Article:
Unfortunately we were right but we wish that we weren’t. We’ve spent most of our lives here, except for leaving to obtain our post graduate degrees, and have made a contribution to public administration and public policy. We decided to stay here and to continue to contribute to public policy debates after our retirement, as well as to participate in civil society through our volunteer efforts and this is how a former Premier treats us. No wonder hardly anyone else dares to dissent.
Mr. Justice Leblanc devoted a chapter of his report to this kind of behavior and it is worthwhile providing a summary, as it has gotten very little attention.
The title of chapter 21 is “Dealing with Opposition to the Project”. Yours truly is on the short list of public critics referred to in the report. You can read the whole chapter here (p.333). It’s only six pages long and tells you all you need to know about how we were treated.
Judge Leblanc noted that “many of the concerns raised about the Project by the people listed above have, in fact, been borne out.”
He refers in particular to concerns that Dave Vardy and I raised in January 2012 and then Premier Williams’s response that our concerns were “garbage” and “nonsense”.
In his appearance at the Inquiry Mr. Williams described us as “bottom feeders who go out and disparage our people and state they’re not world class, I think, do a serious injustice to the people in this province.”
Judge correctly concluded that “this kind of extreme and derogatory language does not advance reasoned public debate.”
He further notes that “Mr. Williams seems to regard most criticism of the Project as somehow being “disloyal” to the Province.”
In addition, Judge Leblanc referred to an attack made on Dave Vardy by Jerome Kennedy, then the Minister of Natural Resources, and obviously a keen student of Mr. Williams’s tactics, accusing Dave Vardy of advocating the closure of the Corner Brook paper mill. As Mr. Vardy pointed out at the time this was untrue and particularly so as he had led the efforts to keep the mill open! At least Mr. Kennedy acknowledged in his testimony that his comments were inappropriate and that, in retrospect he should not have made them. No such apology from Mr. Williams, it goes without saying.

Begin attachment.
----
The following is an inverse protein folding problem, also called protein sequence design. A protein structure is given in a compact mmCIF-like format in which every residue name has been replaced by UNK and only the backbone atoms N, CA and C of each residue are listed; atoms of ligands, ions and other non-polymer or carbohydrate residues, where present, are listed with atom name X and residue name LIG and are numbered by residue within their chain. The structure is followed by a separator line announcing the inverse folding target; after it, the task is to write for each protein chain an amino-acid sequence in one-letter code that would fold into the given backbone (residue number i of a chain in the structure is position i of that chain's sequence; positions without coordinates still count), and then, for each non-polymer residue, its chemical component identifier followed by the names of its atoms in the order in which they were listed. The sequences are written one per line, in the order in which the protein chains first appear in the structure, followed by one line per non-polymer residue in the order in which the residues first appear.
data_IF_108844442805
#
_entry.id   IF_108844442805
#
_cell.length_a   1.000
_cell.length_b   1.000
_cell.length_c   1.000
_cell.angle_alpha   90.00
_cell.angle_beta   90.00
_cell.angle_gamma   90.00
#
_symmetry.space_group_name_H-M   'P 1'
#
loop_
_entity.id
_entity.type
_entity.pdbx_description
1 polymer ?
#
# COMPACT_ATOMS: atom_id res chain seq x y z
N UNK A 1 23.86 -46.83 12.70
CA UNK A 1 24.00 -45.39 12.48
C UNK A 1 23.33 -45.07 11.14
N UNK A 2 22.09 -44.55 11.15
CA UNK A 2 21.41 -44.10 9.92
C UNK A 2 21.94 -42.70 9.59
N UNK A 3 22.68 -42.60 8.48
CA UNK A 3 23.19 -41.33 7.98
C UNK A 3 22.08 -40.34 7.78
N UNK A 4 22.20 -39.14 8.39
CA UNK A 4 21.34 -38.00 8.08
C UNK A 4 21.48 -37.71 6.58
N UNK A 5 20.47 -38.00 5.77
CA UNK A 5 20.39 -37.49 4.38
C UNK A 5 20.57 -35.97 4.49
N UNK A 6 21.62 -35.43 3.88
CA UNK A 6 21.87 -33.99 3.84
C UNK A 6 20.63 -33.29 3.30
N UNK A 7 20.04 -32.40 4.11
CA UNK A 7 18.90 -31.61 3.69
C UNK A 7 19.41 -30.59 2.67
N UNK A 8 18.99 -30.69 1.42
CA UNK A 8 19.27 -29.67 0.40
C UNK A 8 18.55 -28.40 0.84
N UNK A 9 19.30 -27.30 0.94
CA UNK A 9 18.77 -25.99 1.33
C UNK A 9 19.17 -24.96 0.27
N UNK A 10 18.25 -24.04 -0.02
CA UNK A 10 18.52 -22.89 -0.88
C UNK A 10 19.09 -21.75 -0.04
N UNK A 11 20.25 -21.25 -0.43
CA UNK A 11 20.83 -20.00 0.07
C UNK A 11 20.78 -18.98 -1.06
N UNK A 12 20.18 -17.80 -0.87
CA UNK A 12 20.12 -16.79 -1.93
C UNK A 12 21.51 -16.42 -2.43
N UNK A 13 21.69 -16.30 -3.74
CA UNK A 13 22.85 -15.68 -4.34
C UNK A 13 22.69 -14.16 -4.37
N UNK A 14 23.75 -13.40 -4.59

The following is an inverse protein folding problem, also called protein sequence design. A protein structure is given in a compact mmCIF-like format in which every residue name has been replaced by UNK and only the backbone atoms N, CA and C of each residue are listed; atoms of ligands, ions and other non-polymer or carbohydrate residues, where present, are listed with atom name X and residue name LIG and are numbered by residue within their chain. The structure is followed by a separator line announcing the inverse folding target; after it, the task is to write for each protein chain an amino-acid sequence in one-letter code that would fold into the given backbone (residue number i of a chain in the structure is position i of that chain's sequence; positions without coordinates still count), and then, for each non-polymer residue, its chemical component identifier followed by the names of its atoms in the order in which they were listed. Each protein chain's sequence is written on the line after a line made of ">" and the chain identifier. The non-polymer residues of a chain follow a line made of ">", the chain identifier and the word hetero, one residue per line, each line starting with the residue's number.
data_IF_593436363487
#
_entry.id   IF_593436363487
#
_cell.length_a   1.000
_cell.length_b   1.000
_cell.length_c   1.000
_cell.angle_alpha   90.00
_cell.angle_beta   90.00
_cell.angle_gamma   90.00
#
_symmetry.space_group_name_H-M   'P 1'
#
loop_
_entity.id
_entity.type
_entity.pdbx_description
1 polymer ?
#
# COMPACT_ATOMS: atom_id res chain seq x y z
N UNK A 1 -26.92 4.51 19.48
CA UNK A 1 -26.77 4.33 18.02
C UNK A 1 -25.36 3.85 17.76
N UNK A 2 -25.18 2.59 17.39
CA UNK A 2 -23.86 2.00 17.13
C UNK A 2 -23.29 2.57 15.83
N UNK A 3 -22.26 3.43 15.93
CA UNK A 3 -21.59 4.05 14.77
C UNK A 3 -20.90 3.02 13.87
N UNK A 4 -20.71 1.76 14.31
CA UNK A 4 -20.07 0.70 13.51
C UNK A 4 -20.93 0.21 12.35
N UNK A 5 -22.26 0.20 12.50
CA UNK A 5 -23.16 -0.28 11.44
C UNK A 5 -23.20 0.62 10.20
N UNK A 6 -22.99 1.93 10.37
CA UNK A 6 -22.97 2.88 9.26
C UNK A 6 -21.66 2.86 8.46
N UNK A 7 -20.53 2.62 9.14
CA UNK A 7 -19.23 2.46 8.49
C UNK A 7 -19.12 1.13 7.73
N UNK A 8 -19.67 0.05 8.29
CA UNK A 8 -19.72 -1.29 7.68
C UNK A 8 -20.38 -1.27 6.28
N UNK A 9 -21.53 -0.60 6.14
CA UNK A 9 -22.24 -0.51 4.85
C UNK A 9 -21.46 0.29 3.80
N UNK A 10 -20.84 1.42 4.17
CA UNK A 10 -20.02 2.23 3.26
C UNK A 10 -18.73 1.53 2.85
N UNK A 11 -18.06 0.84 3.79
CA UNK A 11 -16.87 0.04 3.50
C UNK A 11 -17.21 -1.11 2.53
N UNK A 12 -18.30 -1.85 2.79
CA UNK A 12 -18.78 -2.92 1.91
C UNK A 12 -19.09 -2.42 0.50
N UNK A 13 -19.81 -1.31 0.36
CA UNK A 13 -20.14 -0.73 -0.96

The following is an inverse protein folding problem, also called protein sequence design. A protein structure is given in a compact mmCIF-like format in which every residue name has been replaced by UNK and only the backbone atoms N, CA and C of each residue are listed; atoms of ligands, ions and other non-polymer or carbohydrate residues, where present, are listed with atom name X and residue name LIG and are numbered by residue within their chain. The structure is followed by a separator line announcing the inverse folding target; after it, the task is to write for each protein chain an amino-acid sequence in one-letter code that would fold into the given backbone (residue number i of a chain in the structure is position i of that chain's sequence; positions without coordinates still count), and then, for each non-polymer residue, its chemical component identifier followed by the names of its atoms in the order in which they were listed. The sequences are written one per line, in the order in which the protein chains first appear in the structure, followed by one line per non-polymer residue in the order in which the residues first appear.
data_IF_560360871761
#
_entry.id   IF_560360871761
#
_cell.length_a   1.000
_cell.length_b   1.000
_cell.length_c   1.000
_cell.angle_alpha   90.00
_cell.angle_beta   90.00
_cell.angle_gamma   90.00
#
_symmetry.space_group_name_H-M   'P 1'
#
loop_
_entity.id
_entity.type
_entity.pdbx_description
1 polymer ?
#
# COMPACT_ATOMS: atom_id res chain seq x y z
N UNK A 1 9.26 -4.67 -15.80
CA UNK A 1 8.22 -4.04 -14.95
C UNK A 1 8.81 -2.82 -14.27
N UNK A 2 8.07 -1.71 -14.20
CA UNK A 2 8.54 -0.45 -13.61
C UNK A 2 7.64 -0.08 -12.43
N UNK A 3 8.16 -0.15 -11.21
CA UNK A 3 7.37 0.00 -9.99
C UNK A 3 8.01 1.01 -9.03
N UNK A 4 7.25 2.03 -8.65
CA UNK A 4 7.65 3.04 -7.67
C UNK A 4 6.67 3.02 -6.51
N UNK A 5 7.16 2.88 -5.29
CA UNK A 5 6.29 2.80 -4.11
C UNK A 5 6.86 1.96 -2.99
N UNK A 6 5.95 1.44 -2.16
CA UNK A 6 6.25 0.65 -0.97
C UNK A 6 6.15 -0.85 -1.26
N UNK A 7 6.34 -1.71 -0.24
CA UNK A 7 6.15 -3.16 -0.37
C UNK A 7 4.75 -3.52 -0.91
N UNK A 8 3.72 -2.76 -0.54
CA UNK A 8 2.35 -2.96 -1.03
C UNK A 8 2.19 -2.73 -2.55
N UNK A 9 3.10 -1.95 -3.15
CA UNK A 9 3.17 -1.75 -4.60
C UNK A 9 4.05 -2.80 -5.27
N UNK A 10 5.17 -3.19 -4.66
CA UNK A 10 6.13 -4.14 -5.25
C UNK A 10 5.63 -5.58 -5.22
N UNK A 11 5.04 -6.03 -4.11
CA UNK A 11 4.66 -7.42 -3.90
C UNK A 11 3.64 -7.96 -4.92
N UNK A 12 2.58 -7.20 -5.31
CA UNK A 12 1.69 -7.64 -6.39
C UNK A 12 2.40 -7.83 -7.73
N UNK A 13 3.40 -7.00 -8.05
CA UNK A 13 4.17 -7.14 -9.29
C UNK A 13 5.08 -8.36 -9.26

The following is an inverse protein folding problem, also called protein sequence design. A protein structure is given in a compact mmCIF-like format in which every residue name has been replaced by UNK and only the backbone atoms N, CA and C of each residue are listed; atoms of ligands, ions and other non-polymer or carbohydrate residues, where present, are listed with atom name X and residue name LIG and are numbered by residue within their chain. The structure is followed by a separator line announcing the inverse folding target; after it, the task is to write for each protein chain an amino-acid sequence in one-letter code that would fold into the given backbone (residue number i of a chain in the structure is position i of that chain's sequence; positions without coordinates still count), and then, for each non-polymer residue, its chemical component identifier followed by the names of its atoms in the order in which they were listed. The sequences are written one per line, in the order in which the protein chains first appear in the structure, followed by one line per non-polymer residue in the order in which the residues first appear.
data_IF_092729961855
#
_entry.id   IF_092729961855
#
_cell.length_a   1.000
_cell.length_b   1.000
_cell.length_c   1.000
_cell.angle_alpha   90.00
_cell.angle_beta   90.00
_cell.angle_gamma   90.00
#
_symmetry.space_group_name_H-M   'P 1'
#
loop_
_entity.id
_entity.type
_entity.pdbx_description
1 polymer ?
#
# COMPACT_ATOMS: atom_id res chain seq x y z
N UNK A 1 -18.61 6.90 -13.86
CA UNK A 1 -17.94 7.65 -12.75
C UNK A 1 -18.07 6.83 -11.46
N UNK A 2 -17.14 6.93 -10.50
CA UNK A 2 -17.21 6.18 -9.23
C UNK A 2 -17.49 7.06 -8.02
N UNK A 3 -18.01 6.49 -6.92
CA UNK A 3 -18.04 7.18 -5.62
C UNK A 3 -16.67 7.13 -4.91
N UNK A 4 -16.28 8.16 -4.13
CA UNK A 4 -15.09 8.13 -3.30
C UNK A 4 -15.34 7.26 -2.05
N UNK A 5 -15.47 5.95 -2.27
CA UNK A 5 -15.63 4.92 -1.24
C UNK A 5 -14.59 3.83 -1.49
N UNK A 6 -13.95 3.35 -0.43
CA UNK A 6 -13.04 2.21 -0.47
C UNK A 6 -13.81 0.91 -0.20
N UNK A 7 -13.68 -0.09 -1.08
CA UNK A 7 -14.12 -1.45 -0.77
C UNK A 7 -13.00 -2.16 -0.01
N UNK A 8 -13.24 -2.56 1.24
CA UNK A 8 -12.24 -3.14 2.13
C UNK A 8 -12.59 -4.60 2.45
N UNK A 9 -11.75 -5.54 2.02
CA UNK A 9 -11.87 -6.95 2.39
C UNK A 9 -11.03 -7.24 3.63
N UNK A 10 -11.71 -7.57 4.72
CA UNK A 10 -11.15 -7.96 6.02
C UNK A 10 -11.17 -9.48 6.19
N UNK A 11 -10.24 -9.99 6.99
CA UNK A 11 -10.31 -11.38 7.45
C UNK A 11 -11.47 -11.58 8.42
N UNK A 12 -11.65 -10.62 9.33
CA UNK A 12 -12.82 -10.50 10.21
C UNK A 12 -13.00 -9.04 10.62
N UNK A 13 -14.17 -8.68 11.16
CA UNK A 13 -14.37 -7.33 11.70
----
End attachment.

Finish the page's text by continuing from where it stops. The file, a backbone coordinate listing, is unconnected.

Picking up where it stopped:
Even the Clerk of the Executive Council at the time, Robert Thompson, suggested to then Premier Dunderdale that in her remarks for a dinner with the Nalcor Board a key message that she give is that she “won’t be deterred on MF by detractors pursuing narrow and petty agendas.”
It is clear from his most recent comments that the Judges criticism of his behavior has had no effect on Mr. Williams. Giving him a forum to continue those personal attacks on us and to continue to spout such nonsense about Muskrat Falls, reflects badly on my alma mater.
Many thanks to Jen Deon for her confrontation of Mr, Williams at the symposium about his treatment of critics. It was very brave of her. But even saying that tells us a lot about the state of public discourse in this place.
We have very big problems here and we need everyone’s contribution to the public debate but this is what those who attempt to contribute have to face. No wonder most people don’t bother.